strange_complex: (Penny Farthing)
IMDb page here. Thanks to [ profile] rosamicula for helping guide me towards it. Watched at home on a video borrowed from the Edward Boyle library.

After finally securing a tape of it that worked from the library on Thursday, I watched Ladri di Biciclette in the afternoon, in preparation for my Italian exam. I'd seen a Chinese film inspired by it, Beijing Bicycle (2001), a few years ago with [ profile] mr_flay, so I already knew the basic set-up. In the Chinese version, a boy from the country comes to Beijing to get work, secures a delivery job which requires him to have a bicycle, gets one as an advance on his salary, but then has it stolen. He can't do the job without it, and it's already become a great symbol of his upward aspirations, so he spends the rest of the film hunting it down through Beijing, and becoming more and more obsessed and unhinged as he does. In the end, it's not about the bike at all, but his frustrated ambitions and sense of being trapped in a hopelessly unfair socio-economic dead-end, as well as a way of portraying the social make-up of the city as a whole. But although the boy's difficult position and the unfairness of having his bicycle stolen make you feel sympathy for him initially, by the end of the film he has all but completely alienated the viewer through his obsession and his own willingness to wreak violent revenge on the people he views as responsible for his plight.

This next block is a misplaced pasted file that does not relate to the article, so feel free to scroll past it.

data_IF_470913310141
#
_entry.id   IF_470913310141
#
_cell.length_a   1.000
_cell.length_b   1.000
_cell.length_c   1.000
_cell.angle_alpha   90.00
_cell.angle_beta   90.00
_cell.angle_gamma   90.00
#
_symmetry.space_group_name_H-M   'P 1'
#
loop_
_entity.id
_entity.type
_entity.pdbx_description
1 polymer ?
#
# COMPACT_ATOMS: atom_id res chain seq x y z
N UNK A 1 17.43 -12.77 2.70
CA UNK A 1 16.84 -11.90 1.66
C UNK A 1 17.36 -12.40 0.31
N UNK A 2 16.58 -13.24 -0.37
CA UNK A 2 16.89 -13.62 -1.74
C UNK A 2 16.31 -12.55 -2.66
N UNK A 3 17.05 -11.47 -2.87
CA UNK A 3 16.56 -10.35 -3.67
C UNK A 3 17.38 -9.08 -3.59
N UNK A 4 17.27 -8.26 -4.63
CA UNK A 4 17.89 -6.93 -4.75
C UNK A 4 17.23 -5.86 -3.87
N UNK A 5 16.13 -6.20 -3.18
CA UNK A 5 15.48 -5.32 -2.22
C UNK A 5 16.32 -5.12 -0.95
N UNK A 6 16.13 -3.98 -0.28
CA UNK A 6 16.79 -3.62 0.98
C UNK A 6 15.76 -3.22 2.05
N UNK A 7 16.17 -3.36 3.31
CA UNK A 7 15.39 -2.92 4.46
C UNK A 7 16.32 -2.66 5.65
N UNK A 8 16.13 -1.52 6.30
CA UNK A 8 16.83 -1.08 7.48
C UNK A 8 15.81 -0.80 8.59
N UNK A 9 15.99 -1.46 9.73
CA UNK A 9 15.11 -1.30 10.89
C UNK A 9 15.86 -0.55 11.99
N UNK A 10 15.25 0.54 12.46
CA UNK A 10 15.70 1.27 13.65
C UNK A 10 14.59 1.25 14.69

It turns out that the Chinese version is pretty faithful to the Italian original in general outline, but that there are some significant differences. Most importantly, the Italian main character, Ricci (a deliberately ironic play on ricchi (riches)?), isn't a teenage boy - he's one of late 1940s Rome's great mass of unemployed adults. This is partly just a reflection of the different cultural context - each is a plausible character for the situation in their respective times and places. But it also makes for quite a different tone of film. Most of the Chinese boy's actions can be viewed as driven by fiery teenage emotions, and this makes them fairly easy to dismiss as simply immature. But Ricci's increasingly questionable behaviour appears much more serious, coming as it does from a grown man - and especially a grown man with his young (but frighteningly old for his years) son following him around, witnessing his father's disintegration.

We watch Ricci gradually progressing through a serious of increasingly questionable actions - harassing an elderly man in church, completely neglecting his son, rashly spending money his family can ill afford to try to make it up to him, starting fights in the street, and finally trying to steal a bicycle himself. And far more so than in the Chinese equivalent, we can understand the apparent logic in each step he takes, even as we recognise that it is hopeless, foolish and driven by desperation. Yes, we lose sympathy for him as he loses his grip on where the line between right and wrong lies - but never quite as entirely as in the Chinese film. We understand, even if we don't condone. And perhaps this is most of all because the son is there with him - to remind us of just how much is at stake for this man, who cannot support his family without this bicycle.